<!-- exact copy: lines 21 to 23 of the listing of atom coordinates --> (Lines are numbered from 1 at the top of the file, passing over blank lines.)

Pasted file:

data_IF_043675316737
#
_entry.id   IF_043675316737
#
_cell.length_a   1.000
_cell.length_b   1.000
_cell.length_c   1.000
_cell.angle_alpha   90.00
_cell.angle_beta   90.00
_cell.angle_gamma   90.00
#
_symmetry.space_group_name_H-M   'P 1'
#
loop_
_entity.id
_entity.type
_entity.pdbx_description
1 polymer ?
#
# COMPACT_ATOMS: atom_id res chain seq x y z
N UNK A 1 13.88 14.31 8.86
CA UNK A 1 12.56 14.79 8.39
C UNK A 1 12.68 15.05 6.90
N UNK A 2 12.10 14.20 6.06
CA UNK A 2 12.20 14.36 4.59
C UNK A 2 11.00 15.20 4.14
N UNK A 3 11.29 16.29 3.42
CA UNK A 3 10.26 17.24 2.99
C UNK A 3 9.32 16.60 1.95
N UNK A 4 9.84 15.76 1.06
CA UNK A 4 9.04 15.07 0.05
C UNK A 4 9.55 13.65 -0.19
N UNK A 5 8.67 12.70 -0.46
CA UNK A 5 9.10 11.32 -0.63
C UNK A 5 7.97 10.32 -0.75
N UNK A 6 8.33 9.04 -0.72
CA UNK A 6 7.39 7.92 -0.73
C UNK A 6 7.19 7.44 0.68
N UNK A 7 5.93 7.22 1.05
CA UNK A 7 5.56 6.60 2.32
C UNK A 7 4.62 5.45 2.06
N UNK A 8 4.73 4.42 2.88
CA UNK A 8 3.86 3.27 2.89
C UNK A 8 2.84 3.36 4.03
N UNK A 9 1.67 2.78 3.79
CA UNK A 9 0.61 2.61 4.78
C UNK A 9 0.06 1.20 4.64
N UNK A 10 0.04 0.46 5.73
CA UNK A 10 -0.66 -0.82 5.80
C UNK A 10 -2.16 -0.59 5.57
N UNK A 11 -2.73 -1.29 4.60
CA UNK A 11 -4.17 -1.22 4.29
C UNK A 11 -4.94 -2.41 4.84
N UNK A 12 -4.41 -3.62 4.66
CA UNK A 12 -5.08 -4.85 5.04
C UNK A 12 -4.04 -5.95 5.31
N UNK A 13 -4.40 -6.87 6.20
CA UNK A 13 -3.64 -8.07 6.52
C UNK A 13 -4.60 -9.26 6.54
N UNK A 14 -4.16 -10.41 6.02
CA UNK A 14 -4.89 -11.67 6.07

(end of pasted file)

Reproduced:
N UNK A 1 13.88 14.31 8.86
CA UNK A 1 12.56 14.79 8.39
C UNK A 1 12.68 15.05 6.90